The Standing Conference on Problems Associated with the Coastline (SCOPAC) is an influential network of local authorities and other key organisations that share an interest in the sustainable management of the shoreline of central southern England.
The group came together in 1986 following a two day conference held on the Isle of Wight (‘Problems Associated with the Coastline’ April 1985), in order to help resolve a number of issues:
- The complexity of the natural processes at work along the coastline;
- The many issues and conflicting interests affecting the coastal zone;
- The roles and responsibilities of the multitude of local and government authorities, agencies and other bodies with an interest in shoreline management;
- The degree of isolation in which these authorities were obliged to take decisions at that time, which so frequently have knock-on effects on the interests of others.
The SCOPAC inaugural meeting in October 1986 established a two-tier system comprising:
- A Full Conference comprising a forum for elected members (mainly local authority politicians), interest groups and technical officers. The aim of the Full Conference was to meet and exchange information, and to approve a sub-regional research programme.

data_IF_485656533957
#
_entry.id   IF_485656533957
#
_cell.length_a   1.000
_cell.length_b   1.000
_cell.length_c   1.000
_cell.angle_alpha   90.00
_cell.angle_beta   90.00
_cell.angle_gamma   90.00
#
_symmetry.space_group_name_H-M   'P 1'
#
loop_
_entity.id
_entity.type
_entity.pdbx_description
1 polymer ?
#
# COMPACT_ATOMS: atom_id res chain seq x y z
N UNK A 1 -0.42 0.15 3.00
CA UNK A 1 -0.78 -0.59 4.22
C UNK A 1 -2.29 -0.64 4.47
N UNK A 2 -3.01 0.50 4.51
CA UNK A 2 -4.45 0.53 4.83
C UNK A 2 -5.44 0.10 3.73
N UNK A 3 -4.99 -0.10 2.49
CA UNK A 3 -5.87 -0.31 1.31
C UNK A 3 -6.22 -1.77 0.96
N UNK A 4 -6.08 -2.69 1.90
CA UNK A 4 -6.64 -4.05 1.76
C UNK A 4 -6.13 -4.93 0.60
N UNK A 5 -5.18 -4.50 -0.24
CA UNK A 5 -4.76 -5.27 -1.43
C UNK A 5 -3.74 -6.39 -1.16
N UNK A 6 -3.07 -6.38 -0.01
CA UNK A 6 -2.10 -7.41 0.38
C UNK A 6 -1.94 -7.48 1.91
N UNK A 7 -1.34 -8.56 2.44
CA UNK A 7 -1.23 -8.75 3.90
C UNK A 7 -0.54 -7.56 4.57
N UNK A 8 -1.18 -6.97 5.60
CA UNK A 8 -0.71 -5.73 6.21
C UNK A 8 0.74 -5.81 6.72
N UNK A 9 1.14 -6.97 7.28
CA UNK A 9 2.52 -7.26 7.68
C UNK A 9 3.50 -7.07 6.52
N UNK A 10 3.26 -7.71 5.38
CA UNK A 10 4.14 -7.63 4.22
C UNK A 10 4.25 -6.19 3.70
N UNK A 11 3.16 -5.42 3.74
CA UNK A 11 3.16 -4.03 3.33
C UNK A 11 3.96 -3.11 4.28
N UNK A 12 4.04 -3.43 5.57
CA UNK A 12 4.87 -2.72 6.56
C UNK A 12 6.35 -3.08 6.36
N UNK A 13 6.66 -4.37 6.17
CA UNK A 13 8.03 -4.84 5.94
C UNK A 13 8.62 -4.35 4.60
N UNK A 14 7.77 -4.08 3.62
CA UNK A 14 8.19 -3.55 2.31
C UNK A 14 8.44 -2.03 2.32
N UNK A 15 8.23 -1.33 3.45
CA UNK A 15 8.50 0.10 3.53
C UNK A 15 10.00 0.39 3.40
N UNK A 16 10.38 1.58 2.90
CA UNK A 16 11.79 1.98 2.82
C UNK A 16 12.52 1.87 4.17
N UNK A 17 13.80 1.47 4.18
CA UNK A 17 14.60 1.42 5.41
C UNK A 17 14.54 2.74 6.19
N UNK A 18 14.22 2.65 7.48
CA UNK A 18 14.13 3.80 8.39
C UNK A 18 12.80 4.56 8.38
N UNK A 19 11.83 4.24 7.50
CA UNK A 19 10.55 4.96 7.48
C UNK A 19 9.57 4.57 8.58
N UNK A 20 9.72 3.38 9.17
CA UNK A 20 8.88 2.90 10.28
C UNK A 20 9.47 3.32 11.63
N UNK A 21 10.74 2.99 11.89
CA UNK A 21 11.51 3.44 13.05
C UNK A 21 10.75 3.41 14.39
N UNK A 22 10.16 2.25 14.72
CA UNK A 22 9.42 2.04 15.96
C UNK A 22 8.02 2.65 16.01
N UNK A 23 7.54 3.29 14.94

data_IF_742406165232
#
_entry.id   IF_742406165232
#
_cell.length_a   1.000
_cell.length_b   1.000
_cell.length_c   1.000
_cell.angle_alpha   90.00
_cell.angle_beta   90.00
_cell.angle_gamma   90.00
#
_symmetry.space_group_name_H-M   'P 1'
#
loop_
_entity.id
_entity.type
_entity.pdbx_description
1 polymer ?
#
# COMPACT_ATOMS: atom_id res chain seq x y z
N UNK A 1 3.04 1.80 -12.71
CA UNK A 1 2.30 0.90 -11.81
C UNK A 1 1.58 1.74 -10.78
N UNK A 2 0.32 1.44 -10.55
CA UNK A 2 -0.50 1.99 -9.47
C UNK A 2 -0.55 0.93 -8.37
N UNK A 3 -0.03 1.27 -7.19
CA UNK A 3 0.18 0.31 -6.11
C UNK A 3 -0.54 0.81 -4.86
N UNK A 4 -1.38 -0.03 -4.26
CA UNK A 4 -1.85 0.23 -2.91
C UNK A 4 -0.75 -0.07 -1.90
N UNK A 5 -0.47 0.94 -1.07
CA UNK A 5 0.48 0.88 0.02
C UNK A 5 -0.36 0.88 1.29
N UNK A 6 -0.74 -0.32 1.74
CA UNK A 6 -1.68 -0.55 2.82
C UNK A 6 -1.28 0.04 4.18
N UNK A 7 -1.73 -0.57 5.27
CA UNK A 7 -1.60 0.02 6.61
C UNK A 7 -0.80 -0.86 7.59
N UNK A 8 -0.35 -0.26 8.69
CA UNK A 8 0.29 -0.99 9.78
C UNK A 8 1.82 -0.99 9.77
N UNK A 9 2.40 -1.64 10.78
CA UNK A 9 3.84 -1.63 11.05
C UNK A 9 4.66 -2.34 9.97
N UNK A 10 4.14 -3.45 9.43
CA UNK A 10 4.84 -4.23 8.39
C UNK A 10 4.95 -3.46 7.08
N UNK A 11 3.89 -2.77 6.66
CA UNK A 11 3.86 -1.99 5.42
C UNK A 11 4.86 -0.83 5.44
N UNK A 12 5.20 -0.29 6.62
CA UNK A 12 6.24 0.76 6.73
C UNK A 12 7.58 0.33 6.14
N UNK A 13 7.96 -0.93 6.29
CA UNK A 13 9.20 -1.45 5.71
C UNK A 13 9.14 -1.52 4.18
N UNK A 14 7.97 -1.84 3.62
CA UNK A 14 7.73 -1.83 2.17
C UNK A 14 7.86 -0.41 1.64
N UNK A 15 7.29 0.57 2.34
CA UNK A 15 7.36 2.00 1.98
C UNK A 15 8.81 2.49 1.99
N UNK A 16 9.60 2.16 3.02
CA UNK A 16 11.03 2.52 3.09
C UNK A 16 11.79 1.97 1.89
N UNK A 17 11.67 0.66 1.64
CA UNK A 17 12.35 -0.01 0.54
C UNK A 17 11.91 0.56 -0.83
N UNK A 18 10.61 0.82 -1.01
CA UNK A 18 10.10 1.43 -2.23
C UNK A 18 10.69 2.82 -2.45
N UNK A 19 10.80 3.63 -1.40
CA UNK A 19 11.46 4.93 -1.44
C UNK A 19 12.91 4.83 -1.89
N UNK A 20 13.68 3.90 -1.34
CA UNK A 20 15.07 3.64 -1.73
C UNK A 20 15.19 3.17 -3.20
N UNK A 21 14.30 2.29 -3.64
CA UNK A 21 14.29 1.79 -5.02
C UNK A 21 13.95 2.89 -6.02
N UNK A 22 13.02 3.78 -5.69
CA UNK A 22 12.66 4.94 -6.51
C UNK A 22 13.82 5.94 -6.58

- A separate Officers’ Working Group, comprising technical officers, was established to investigate coastal issues, carry out research and provide feedback to the Full Conference.
In April 2008 the Environment Agency was given a ‘strategic overview for sea flooding and coastal erosion risk management’ (Coastal Strategic Overview) by Defra; as part of that overview the existing sixteen regional coastal defence groups for England and Wales were restructured with the aim of providing a streamlined and focused delivery of coastal erosion risk management for the future.
In response to these changes:
- The SCOPAC Full Conference re-established itself as an important political voice for the coast of southern central England, whilst
- The Officers’ Working Group became the Southern Coastal Group.
The EA Coastal Strategic Overview
The 2008 Coastal Strategic Overview for the Environment Agency (EA) was an important development; it meant that the EA took responsibility for much of what had been Defra’s Coast Protection function and for the first time one organisation had overall responsibility for the management of all coastal risks. It also created fewer, bigger and more strategic regional Coastal Groups, with sixteen becoming the seven Coastal Groups of England that exist today.
Whilst the Environment Agency and local coast protection authorities had been working together effectively in many ways for a number of years, the Strategic Overview provided the opportunity for closer collaboration on coastal risk management, particularly in the context of climate change.